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About molassesonassis

  • Rank
    In Grover We Trust
  • Birthday 07/14/1971

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  • Location
    The Fly Over
  • Interests
    The 1939-40 New York World's Fair, The Adventures of Ozzie & Harriet, Mid-Century Design, Charles & Ray Eames, 8mm & 16mm Home Movies, Expo 67, Pontiac (PMD) 1967-1969

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  1. Inside the Pilgrim Glass Shop at West Virginia

    That's a beautiful shot!! We're so over run with the tacky-tacky official souvenirs that one forgets there was really nice things to take home from the fair. My mom & grandparents came back with two Hummels and a VitaMix and 8 yards of embroidered silk.
  2. Atomium May 2019

    My buddy is in Belgium this week and stopped by the Atomium. She got some nice shots of their world's fair display. Thought you might enjoy seeing them.
  3. Happy 80th Anniversary 1939 New York World's Fair!!!

    First for me would have been the Trylon & Perisphere itself, then Dali's Dream of Venus and then eat at Hungarian Pavilion's restaurant. Oft forgotten about the 1939 fair was the exquisite restaurants, it was a first in America to have such a variety food. The best remembered eateries were the French Pavilion, Romanian Pavilion, Hungarian Pavilion, Polish Pavilion and Borden's. Because of the war many of the restaurants migrated into Manhattan after the fair and sparked NYC's post war dining scene. A fact that amuses me is the one major pavilion restaurant to lose money was Italy. In the 1939 season they lost $250,000. I would assume it was due to the plethora of Italian restaurants already in the city, there was no exotic nature to it. In fact Italy was so angry they almost did not return for the 1940 season.
  4. Please do me a favor

    What he said.
  5. Having grown up in the Greater Cleveland area as well, I concur about Lake Erie not being a "great lake." Even now there are high pollution days when one can't swim in the water. For boating its wonderful, just don't get in it. LOL
  6. When I was a teenager, back in the 1980s (gasp!), I met a hand full of folks that worked at the Great Lakes Exposition including a lovely lady who was a swimmer in the Aquacade. She said it was quite awful swimming in the lake, particularly towards the end of the expo. It got to the point where they coated themself with a Vaseline type substance to ward off the cold.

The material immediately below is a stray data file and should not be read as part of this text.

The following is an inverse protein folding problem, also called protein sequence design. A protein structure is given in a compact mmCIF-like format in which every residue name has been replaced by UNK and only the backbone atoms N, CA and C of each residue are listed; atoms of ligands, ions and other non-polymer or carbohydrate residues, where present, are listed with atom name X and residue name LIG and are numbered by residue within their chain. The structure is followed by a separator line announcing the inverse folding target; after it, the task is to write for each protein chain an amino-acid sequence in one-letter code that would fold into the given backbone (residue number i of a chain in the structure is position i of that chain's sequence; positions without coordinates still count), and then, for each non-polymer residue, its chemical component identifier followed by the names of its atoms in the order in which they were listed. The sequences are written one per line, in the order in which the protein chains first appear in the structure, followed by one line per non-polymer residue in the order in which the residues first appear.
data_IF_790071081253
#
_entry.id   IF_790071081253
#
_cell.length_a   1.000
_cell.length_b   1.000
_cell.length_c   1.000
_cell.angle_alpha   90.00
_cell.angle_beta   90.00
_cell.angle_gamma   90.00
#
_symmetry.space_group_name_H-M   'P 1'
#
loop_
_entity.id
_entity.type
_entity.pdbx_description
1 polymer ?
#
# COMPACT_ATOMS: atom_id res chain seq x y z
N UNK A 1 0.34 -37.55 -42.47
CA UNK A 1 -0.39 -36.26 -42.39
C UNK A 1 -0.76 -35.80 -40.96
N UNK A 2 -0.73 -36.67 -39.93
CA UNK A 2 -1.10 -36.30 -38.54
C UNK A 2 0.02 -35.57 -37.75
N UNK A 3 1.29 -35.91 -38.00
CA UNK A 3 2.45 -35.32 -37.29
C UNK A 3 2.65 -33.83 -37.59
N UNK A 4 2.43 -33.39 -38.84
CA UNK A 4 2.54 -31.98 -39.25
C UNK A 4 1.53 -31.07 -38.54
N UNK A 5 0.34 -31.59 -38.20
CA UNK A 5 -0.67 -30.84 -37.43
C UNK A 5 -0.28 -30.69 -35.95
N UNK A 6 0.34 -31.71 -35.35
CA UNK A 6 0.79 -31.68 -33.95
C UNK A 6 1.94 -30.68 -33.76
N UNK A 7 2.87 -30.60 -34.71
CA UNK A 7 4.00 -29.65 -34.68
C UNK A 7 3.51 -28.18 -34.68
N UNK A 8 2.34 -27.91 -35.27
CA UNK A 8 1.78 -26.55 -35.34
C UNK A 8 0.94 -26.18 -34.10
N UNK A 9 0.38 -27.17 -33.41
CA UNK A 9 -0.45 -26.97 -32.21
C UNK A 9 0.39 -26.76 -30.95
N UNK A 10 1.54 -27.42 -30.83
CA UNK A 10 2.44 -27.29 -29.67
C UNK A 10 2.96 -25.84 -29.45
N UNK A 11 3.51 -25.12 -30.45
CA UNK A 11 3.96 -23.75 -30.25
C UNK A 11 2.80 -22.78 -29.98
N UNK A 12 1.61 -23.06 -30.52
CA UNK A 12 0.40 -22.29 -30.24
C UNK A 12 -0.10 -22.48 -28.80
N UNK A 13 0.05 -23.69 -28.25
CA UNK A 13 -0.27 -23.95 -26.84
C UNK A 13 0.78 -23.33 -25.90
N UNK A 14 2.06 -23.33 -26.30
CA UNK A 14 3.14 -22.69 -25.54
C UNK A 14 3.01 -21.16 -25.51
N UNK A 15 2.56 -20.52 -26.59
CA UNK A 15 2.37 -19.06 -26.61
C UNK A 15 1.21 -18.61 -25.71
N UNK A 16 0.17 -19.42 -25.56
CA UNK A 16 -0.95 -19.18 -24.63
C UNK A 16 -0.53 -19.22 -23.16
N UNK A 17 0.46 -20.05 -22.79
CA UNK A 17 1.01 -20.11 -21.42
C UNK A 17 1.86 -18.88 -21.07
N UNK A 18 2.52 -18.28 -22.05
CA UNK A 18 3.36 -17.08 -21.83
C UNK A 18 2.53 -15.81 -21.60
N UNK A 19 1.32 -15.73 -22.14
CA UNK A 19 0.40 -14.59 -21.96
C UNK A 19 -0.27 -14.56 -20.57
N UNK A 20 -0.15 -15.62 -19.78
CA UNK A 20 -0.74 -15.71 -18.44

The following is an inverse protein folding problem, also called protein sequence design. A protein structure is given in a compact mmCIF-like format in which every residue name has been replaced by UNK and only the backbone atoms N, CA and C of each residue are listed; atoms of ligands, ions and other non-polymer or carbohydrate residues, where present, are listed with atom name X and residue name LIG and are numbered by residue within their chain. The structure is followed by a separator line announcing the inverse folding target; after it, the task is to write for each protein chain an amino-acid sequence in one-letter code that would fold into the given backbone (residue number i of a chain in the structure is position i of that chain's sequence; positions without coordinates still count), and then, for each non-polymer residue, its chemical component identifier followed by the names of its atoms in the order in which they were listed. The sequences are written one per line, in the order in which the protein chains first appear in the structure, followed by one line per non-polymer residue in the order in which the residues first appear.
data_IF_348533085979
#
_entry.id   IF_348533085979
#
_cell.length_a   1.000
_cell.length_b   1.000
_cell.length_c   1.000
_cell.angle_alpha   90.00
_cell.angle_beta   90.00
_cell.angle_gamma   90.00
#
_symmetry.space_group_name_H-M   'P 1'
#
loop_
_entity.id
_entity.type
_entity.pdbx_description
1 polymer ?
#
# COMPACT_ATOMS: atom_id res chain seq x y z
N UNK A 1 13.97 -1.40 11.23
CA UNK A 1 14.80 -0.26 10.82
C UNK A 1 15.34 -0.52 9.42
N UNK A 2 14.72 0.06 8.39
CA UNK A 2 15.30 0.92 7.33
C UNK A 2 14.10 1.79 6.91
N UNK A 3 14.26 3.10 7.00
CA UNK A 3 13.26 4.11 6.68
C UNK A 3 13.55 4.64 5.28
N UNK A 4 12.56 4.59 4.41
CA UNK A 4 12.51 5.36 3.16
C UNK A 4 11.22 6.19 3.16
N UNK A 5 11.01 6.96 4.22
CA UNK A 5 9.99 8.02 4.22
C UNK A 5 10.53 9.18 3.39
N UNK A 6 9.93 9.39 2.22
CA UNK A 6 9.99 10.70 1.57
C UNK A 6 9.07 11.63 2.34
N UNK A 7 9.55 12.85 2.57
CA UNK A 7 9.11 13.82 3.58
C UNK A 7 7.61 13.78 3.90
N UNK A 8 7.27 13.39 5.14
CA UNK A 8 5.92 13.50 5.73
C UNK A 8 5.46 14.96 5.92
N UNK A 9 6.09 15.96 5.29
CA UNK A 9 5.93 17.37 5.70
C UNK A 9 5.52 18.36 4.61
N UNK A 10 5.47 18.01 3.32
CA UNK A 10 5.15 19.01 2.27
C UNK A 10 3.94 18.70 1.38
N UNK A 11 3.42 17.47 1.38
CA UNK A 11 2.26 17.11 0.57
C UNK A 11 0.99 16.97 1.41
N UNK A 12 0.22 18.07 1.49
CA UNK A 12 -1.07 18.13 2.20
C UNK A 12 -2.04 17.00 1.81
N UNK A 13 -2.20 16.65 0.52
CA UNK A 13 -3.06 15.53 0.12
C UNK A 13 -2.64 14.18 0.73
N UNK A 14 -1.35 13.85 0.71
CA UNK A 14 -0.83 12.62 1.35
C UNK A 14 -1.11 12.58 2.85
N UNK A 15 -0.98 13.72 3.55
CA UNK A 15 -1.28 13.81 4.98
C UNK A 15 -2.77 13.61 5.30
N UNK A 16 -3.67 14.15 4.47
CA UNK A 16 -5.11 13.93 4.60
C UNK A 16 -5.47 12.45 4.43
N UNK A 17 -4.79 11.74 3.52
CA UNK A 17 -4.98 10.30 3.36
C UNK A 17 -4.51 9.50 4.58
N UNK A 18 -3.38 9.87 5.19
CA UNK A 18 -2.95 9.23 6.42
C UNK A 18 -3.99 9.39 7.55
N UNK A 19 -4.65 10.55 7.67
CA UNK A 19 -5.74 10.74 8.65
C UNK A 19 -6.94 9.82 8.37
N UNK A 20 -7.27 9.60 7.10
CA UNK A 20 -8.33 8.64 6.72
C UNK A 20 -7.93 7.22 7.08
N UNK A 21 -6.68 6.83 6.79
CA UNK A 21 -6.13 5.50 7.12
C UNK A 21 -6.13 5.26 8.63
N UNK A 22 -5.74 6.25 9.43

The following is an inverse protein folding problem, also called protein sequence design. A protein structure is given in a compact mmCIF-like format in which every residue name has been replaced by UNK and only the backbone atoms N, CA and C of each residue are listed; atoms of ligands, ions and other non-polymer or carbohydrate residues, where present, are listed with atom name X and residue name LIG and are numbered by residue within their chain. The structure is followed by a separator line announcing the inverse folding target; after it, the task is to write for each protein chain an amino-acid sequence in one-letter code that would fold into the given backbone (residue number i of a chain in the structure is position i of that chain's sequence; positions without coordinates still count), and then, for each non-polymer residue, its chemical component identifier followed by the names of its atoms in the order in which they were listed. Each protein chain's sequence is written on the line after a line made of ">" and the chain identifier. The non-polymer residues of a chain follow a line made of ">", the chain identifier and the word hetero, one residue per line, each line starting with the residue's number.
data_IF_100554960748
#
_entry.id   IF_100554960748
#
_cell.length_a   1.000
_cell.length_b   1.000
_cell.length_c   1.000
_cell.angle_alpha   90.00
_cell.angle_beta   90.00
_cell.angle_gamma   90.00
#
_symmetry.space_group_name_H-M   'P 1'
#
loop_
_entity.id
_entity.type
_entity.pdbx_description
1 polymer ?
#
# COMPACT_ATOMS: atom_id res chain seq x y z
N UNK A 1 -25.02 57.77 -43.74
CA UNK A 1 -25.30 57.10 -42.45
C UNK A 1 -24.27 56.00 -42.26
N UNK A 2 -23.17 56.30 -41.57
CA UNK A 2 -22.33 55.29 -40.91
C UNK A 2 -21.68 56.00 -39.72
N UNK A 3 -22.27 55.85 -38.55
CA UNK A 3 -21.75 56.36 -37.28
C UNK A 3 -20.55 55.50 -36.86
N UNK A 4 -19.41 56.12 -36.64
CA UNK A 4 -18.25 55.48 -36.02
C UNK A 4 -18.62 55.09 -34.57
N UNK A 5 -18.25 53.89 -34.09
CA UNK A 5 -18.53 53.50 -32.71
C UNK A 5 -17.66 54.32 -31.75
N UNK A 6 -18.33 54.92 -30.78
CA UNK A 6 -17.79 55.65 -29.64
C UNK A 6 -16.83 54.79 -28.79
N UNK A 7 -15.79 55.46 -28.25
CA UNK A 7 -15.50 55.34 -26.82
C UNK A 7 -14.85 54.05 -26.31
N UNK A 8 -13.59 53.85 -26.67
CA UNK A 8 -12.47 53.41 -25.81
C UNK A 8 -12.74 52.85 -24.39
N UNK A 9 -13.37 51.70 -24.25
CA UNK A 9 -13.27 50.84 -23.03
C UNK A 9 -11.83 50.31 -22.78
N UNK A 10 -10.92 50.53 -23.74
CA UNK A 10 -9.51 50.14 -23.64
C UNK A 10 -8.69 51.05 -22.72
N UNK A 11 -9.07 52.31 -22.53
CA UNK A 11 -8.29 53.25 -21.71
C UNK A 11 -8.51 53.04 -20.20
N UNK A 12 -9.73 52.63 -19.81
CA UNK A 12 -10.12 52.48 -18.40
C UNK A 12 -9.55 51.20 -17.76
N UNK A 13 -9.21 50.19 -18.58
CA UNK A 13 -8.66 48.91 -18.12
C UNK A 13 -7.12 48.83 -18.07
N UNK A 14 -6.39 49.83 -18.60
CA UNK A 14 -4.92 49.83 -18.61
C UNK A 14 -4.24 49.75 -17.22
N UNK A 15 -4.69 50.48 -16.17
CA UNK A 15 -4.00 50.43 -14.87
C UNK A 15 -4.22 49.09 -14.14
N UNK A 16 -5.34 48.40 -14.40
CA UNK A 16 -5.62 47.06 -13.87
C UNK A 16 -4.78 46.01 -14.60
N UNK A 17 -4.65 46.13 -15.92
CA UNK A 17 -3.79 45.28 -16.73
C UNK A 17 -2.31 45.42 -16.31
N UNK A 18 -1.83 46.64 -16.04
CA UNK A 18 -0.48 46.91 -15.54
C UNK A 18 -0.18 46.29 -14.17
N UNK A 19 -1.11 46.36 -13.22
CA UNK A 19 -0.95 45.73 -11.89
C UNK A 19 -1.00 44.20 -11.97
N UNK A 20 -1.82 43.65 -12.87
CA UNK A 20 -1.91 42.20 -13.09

7. At the two 1939 fairs it was a different show (redone, reworked) and much bigger. Don't know if anyone knows but the 1937 Aquacade at the Great Lakes Exposition is portrayed in Barbra Streisand's 1975 film "Funny Lady."
  8. Here's some very rare footage taken inside the Romanian pavilion's restaurant.
  9. Are these worth it?

    There defiantly is a demand for View Masters that are architectual in nature. I've never not sold any I've ever listed on Ebay or ETSY.
  10. An aside is they were swimming in Lake Erie. Which at times was very challenging and cold.
  11. Wonderful 1st hand memories of the fair from a 92-year old. A very sweet story how the fair still lingers in memory.
  12. There are windows adjacent to the climber. Appears to be a skylight in the ceiling and possibly the stars on the ceiling light up. Sun Valley is a possibility as is Switzerland.
  13. Just uploaded by British Movietone is new footage of the Aquacade at the 1937 Great Lakes Exposition!
  14. A sad picture indeed

    Demolition timings were built into every building contract before the each building was built. There was a timeline to have the park cleared of fair structures. Between the 1939 and the 1940 season the board of directors was crazed about getting the foreign participants resigned. No two season agreements were made as it was uncertain if the fair would continue into 1940 and many pavilions, including Poland, Italy and Great Britian were days from being demolished before they resigned.
  15. Italian World's Fair

    Just learned that the United States' participation in the 1942 Rome Exposition was contingent on Italy agreeing to participate in the 1940 season of the New York World's Fair. They did not want to continue into the 1940 season because the pavilion's restaurant lost $250,000 during the 1939 season. Not entirely surprising since Italian food was everywhere in NYC and the more exotic food of Hungary & Rumania & France etc. were a great draw.